Possible side effects of radiotherapy

Your specialist will explain the most common side effects and how they can be reduced or managed. If you have chemotherapy at the same time as radiotherapy (chemoradiation) the side effects are likely to be more severe.

You’ll usually find the side effects have improved a lot within 6–8 weeks of radiotherapy finishing. Some side effects you may have are:

  • sore and sensitive skin in the treated area
  • a sore mouth and throat
  • loss of taste
  • a hoarse voice
  • dry mouth
  • thick saliva
  • bad breath
  • tiredness.

If your mouth and throat are sore, your specialist can prescribe painkillers to control this. A dry mouth and loss of taste can sometimes take months to recover. There are different things that you can do to help this.

Your specialist will explain if your treatment may cause any long-term effects. Radiotherapy reduces the amount of saliva you produce. Because saliva protects your teeth from decay you’ll need regular dental and hygienist appointments after your treatment.

Side effects of radiotherapy

Radiotherapy to the head and neck can cause temporary side effects such as a sore mouth or throat and difficulty swallowing. Side effects can be mild or more troublesome, depending on the dose of radiotherapy and the length of your treatment. They are usually more severe if you have radiotherapy combined with chemotherapy.

Side effects usually begin to develop after about two weeks of radiotherapy. They may continue to affect you for 7–10 days after treatment ends before gradually improving. Most people find that side effects have noticeably improved 6–8 weeks after radiotherapy has ended.

Sometimes radiotherapy can cause long-lasting side effects or new side effects that develop months or even years later. These are called long-term effects and late effects. Two of the most common late effects are a dry mouth and an increased risk of tooth decay. It’s very important to follow a regular mouthcare routine during and after radiotherapy.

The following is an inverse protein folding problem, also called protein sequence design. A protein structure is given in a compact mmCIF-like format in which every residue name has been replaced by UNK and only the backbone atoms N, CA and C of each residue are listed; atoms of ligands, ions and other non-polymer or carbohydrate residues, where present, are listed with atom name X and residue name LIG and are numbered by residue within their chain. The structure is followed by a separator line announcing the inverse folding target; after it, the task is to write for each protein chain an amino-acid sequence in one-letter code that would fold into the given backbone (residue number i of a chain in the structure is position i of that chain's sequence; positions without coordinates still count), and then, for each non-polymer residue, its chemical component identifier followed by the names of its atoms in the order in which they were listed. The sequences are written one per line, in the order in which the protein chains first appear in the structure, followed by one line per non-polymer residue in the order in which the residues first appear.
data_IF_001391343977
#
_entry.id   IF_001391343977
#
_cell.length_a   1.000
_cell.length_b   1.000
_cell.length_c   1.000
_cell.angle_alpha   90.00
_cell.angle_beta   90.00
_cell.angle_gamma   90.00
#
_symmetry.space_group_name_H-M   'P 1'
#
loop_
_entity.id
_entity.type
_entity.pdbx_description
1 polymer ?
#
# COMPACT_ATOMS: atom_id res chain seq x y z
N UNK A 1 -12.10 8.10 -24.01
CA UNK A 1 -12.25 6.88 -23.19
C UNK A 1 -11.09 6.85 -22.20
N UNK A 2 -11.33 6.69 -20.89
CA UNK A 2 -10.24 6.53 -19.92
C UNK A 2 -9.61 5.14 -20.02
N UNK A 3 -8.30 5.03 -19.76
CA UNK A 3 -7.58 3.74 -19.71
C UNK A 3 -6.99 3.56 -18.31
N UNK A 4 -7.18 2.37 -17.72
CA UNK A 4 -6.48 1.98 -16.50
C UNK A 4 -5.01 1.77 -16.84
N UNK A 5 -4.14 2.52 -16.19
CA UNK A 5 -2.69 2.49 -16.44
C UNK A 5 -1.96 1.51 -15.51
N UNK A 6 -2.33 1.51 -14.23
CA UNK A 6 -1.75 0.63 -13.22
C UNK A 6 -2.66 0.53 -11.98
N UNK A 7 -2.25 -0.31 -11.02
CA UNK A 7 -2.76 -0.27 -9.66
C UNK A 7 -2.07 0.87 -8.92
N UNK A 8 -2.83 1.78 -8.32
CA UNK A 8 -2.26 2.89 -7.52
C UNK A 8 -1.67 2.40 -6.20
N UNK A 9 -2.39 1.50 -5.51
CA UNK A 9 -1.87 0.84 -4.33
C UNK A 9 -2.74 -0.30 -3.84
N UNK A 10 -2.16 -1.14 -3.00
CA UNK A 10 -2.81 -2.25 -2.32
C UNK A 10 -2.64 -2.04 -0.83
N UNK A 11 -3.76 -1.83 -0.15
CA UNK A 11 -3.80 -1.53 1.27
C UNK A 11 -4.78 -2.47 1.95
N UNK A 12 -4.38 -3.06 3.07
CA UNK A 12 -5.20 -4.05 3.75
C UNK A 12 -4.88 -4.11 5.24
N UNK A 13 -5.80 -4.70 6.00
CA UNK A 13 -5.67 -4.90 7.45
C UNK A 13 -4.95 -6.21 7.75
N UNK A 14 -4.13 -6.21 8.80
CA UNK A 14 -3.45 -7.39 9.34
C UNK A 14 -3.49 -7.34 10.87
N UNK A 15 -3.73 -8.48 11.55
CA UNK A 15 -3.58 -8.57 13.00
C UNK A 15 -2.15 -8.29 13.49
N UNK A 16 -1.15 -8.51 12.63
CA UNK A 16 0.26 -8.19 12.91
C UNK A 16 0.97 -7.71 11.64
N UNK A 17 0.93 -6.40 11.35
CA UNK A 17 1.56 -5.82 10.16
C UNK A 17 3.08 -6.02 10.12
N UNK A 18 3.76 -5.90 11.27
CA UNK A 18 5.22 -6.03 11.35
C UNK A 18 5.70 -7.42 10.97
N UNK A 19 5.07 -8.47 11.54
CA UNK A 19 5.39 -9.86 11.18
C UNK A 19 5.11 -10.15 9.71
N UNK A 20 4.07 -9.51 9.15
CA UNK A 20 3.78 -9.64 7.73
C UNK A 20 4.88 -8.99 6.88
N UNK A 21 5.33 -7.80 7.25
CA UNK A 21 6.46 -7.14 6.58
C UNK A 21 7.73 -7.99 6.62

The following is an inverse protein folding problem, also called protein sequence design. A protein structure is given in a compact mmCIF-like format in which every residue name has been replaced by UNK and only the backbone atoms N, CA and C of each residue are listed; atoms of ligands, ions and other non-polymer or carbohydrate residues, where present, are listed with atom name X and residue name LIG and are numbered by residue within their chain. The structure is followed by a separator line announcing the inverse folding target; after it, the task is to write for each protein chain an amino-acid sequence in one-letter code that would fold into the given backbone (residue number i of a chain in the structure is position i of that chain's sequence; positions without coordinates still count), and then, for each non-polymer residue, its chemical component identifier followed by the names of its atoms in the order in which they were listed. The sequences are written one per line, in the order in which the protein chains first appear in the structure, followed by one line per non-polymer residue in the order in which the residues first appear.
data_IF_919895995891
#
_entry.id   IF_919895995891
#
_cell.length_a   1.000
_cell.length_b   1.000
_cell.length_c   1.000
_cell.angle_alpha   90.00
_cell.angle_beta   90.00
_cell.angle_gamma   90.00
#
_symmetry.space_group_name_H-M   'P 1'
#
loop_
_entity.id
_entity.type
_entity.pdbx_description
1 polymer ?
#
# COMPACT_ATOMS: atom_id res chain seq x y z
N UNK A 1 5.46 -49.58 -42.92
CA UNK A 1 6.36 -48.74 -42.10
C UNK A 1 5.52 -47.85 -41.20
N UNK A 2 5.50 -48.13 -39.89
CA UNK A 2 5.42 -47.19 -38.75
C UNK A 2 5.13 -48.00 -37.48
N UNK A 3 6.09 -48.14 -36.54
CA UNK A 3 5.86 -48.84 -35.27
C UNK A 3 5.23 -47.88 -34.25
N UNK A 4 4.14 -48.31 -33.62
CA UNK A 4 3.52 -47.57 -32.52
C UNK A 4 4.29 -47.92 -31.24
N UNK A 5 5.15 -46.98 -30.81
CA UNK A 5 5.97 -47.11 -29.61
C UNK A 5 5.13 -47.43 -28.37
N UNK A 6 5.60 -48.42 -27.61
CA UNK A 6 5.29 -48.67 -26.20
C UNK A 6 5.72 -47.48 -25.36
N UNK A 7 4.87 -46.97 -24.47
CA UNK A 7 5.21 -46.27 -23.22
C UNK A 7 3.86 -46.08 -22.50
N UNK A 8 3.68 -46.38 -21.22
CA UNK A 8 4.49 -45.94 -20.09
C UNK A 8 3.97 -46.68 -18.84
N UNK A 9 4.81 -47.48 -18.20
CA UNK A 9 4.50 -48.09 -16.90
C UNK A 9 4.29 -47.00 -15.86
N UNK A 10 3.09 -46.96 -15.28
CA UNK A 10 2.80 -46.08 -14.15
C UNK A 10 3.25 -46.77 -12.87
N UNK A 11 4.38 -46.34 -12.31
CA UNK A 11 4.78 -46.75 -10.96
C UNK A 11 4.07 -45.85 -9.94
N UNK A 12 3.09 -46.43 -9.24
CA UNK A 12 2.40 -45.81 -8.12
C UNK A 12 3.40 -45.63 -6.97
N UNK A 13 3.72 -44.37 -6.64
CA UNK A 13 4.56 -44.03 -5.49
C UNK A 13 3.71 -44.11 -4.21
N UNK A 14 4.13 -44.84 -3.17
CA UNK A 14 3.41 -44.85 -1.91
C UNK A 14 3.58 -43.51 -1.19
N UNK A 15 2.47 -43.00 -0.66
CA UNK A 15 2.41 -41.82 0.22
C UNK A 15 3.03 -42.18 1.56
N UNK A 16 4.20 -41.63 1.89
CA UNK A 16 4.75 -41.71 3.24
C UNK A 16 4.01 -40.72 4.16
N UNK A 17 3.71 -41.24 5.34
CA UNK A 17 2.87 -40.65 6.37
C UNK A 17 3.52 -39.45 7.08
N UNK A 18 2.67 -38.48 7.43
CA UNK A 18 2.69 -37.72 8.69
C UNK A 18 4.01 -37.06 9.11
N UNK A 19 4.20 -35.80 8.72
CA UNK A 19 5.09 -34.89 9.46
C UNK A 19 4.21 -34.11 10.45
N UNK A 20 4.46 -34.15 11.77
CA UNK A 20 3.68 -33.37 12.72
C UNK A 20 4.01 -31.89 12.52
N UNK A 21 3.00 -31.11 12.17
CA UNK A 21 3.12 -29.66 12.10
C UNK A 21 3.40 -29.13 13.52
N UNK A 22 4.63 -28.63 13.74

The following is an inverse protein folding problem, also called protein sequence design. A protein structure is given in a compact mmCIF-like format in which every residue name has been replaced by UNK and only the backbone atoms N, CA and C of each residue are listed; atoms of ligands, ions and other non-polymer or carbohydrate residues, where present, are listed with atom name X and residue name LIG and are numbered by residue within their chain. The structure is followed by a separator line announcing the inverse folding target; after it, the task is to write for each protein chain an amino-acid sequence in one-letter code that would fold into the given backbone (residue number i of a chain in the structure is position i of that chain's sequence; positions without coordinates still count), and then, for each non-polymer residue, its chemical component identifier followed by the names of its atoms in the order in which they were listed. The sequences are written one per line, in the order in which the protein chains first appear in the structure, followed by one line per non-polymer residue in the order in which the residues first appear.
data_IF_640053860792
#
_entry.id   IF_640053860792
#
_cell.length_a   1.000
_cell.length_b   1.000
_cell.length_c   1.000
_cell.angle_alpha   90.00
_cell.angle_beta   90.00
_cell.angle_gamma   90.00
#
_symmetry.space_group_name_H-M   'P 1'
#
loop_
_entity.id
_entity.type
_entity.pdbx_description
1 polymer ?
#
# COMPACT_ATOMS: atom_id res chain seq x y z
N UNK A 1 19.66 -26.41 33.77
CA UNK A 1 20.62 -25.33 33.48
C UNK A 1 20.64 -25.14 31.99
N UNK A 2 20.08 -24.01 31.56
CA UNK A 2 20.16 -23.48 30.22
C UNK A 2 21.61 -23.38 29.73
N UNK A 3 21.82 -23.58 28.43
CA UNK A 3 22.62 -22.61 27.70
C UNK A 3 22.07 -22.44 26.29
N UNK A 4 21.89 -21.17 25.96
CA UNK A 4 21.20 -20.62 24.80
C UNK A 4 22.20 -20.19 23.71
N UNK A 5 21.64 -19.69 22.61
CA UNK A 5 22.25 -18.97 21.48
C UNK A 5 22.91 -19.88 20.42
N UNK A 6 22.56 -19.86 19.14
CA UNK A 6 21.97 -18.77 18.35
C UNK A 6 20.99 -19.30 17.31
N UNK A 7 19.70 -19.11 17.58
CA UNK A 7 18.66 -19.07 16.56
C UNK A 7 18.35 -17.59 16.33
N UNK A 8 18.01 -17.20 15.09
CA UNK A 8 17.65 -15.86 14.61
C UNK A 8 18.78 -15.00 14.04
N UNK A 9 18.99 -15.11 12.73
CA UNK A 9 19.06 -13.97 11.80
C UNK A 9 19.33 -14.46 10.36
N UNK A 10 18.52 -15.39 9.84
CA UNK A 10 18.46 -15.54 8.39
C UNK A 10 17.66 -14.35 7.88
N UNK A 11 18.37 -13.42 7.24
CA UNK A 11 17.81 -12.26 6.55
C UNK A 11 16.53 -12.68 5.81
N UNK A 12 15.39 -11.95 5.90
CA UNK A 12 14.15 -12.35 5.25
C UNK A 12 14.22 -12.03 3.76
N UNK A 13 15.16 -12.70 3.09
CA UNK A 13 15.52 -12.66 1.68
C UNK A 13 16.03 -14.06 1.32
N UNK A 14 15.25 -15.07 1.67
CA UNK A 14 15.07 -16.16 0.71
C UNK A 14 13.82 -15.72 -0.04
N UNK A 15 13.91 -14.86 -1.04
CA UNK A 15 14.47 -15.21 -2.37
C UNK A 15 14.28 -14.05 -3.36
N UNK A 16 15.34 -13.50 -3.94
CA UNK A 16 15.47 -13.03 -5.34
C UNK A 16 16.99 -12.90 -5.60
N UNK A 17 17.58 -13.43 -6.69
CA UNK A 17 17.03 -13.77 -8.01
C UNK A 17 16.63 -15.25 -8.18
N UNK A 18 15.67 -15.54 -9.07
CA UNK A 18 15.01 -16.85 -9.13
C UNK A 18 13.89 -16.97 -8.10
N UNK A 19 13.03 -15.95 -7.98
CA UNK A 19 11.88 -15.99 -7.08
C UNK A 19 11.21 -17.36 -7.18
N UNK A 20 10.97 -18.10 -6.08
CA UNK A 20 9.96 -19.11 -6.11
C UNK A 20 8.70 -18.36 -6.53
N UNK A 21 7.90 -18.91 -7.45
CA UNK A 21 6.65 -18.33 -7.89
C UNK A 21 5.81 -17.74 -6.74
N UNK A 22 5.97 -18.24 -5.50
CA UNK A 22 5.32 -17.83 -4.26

Your specialist can tell you whether your treatment may cause any late effects. You’ll also be told about things you can do to help reduce the risk of having problems.


Sore and sensitive skin

The skin over your face and neck will gradually redden or darken and may feel sore and itchy (a bit like sunburn). This starts after about two weeks of treatment and lasts for up to about four weeks after radiotherapy has finished.

The radiotherapy team will advise you on how to look after your skin. It’s very important to use only the soaps, creams and lotions that they recommend, as chemicals in some products can make the skin more sensitive to radiation. It’s also best to avoid wet shaving for a time, as your skin will be very delicate.

Loose, cotton clothing is less likely to irritate sore skin. It’s also best to avoid clothes with stiff or tight collars.

The skin in the area being treated will be more sensitive to the sun during and after radiotherapy (especially in the first year). Covering up with a sun hat and a soft, cotton or silk scarf around your neck will help protect your skin from the sun. But don’t use sun protection creams on your head and neck while you’re having radiotherapy. The radiotherapy team can talk to you about when and how to use sun protection cream after your treatment.


Sore mouth

Your mouth and throat are likely to become sore after a couple of weeks of treatment and you may develop mouth ulcers. We have more information on looking after your mouth. You’ll be prescribed painkillers to take regularly. Tell your cancer specialist if your mouth is still sore, as you may need stronger painkillers or have an infection in your mouth that needs treatment.

Towards the end of the radiotherapy your mouth is likely to be extremely sore and you may need strong painkillers, such as morphine. Your doctor or specialist nurse can discuss this with you.

Once your course of radiotherapy has finished, your mouth will gradually heal and most people get back to eating normally after a few weeks.

Radiotherapy to the head and neck often reduces the amount of saliva you make. Saliva washes your teeth and protects them from decay. So, after radiotherapy, you’ll be much more likely to get tooth decay.